2021 was full of remarkable releases from rising producers, but this year goes to the elders. Established producers, many with a decade-plus behind them, proved you can evolve while aging gracefully. Below are 10 of the best beat tapes of the year, most of which come from those with deep catalogs. Among them, you’ll find deconstructed boom-bap that walks the line between avant-garde and approachable; funky astral hip-hop from the First Lady of the L.A. beat scene; gothic, psychedelia-tinged horror scores from one-fourth of Cypress Hill; and nostalgic yet forward-thinking electronic and hip-hop hybrids from one of indie rap’s most prominent producers. From the newer camp, you’ll find three producers who masterfully rework well-known J Dilla samples; a tape of devastating and mind-boggling flips from a burgeoning Bay Area producer; and a project that nods to and reinvents several varieties of Texas music. When you hit play, age will be irrelevant.
BoomBaptist, Elaquent, & Juicy the Emissary
Vinyl Box Set, Vinyl LP, Cassette
Homage can feel derivative—as though an artist is trading on a predecessor’s esteem to avoid the challenge of innovating. With Komfort Food, BoomBaptist, Elaquent, and Juicy the Emissary shoulder the daunting task of re-working samples from revered J Dilla beats. But they never lapse into paint-by-numbers laziness, instead retaining their distinct voices while inventively flipping multiple sonic references in a single beat. On “The Official,” Elaquent drops alternately halting and rolling drums over the sample Dilla used on Champion Sound before genuflecting to the original version of “The Red.” “Toucan Wing” finds Boombaptist stretching and chopping the sample from “Two Can Win” with as much reverence as thumping and funky abandon. And Juicy the Emissary turns “So Far to Go” into a blue yet banging slice of quasi chipmunk soul (“Far 2 Go/The Light”). Each beat on Komfort Food tips a Detroit fitted cap to Dilla, then throws it to the wind.
There is an art to balancing the avant-garde and the approachable, appealing to the clergy and laity alike. After years of dazzling L.A. beat scene disciples with concussive and deconstructed boom-bap, Dakim found that elusive middle ground. Regos_chillin’ is his latest record to walk the line between technical wizardry and commanding simplicity. Slamming, off-kilter drums inspire instinctive head-nodding, but the complexity of the fragmented collages of sounds and loops can be pored over for hours. On “turtle pace,” Dakim drops anvil drums over a patchwork of twangy guitar, sentimental sax, doo-wop crooning, and a punchy piano loop. Closer “oh right, chillin’” is much simpler, an aqueous soul loop complemented with plosive kicks and crunchy snares. In seconds, Dakim makes creating an indelible groove seem easy.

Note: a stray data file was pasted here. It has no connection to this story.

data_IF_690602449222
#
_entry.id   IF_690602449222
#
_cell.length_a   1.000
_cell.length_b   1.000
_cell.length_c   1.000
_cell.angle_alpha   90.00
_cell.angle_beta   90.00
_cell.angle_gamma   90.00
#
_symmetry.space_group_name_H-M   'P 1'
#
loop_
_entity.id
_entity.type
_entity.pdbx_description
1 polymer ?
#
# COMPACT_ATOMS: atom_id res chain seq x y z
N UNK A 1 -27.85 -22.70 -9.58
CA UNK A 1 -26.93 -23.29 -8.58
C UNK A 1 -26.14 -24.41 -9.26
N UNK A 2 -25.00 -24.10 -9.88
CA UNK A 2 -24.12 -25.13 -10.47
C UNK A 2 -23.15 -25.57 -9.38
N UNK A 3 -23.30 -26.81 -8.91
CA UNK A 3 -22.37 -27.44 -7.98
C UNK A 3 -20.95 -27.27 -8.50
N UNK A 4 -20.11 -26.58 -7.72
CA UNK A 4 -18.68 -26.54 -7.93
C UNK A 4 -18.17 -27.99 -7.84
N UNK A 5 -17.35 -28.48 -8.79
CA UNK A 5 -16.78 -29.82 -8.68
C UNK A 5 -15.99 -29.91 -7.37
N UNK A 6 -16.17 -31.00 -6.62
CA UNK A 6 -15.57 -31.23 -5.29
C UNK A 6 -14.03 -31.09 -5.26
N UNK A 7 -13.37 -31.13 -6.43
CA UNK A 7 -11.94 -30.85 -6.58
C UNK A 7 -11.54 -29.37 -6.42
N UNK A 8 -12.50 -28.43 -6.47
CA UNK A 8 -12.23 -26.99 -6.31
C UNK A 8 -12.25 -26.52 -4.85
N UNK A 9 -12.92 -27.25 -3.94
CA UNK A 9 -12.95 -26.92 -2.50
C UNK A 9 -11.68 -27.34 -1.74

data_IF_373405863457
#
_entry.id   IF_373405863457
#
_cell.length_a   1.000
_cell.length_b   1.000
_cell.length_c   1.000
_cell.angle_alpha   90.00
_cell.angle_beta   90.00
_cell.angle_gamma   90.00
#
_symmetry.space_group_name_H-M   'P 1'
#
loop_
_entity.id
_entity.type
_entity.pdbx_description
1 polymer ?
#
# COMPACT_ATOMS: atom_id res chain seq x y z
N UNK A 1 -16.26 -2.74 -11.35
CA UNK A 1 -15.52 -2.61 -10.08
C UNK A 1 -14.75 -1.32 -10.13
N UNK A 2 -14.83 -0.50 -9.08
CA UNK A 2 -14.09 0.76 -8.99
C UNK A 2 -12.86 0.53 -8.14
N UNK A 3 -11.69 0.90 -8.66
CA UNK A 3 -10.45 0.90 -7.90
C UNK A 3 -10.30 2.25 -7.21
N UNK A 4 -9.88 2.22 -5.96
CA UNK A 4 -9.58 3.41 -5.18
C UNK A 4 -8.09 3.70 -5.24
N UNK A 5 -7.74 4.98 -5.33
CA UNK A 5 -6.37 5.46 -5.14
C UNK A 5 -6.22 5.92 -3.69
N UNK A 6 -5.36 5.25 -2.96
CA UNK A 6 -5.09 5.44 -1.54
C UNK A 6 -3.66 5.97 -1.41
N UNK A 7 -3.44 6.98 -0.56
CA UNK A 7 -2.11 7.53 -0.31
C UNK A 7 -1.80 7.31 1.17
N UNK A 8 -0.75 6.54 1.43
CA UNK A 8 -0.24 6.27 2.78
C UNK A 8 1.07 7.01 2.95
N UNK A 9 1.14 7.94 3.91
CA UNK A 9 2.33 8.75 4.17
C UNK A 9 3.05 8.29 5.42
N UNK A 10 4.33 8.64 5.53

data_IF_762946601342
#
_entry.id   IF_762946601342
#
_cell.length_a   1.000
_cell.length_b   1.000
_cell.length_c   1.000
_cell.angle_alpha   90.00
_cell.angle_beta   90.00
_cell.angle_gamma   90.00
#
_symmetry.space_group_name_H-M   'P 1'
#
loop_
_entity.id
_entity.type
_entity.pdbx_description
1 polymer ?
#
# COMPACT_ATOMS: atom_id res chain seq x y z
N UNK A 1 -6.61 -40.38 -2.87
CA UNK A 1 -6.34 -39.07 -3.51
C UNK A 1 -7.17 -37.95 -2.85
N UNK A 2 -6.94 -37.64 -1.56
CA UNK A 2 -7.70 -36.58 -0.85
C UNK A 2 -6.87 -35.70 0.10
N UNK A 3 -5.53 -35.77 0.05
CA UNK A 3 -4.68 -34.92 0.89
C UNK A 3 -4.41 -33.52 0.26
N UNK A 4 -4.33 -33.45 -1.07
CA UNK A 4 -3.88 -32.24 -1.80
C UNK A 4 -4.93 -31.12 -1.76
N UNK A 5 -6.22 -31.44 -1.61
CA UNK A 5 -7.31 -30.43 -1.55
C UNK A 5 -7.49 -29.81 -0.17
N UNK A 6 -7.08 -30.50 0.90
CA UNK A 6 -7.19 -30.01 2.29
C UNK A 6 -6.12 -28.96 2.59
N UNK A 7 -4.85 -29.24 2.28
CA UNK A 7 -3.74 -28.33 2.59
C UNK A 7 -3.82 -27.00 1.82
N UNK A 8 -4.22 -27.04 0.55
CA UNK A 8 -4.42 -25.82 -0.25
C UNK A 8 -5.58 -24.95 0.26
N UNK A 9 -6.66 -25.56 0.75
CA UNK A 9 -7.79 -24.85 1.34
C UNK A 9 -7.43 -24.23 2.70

DJ Muggs the Black Goat
Compact Disc (CD), Vinyl LP
DJ Muggs was the stoned auteur behind Cypress Hill’s smoke-choked psychedelic funk, the producer who helped you envision South Gate lamp posts as lava lamps. On Dies Occidendum, he is DJ Muggs the Black Goat, adding tinges of psychedelia to the scores of eerie gothic horrors. These are beats that sound composed in castle dungeons, chains clanking and spirits shrieking as a cloak-shrouded Muggs deploys crashing percussion to complement doom-filled guitar riffs (“Nigrum Mortem”). In this world, ghoulish, dub-leaning electronic (“Veni Vidi Amavi”) gives way to thundering trap requiems (“Anointed”). Decades into his career, Muggs is reinventing his sound without losing his essence.
Decade of Doom
Beat music didn’t originate in Los Angeles, but the city was the epicenter for the 12 years Low End Theory (LET) reigned as the world’s premiere beat music event. DOMEOFDOOM founder Wylie Cable was at virtually every LET, absorbing the sounds and scouting talent for the label, which has spent the last decade releasing genre-defying projects from rising and established producers in L.A. and abroad. Decade of Doom is a retrospective compilation of the label’s history, an aerial picture of years of ground-level and groundbreaking work that touches every sphere of beat music. Kenny Segal’s warm, lush boom-bap (“Worlds to Run [VIP Dub]”) coexists with Rah Zen’s an alien yet atavistic strain (“Ritual”). Crushing, emotive EDM from DMVU (“Creature Comforts”) hits differently but as hard as Alphafox’s electronic-meets-Memphis trap (“Sauced Up”). Punishing bass music from thook (“Taken”) sits at one end of the spectrum, while Elusive’s serene and shimmering jazz-inflected beat (“Wake and Bake”) softly bumps at the other. Decade of Doom won’t show you all that happened in the last decade of beat music, but there is no better place to begin.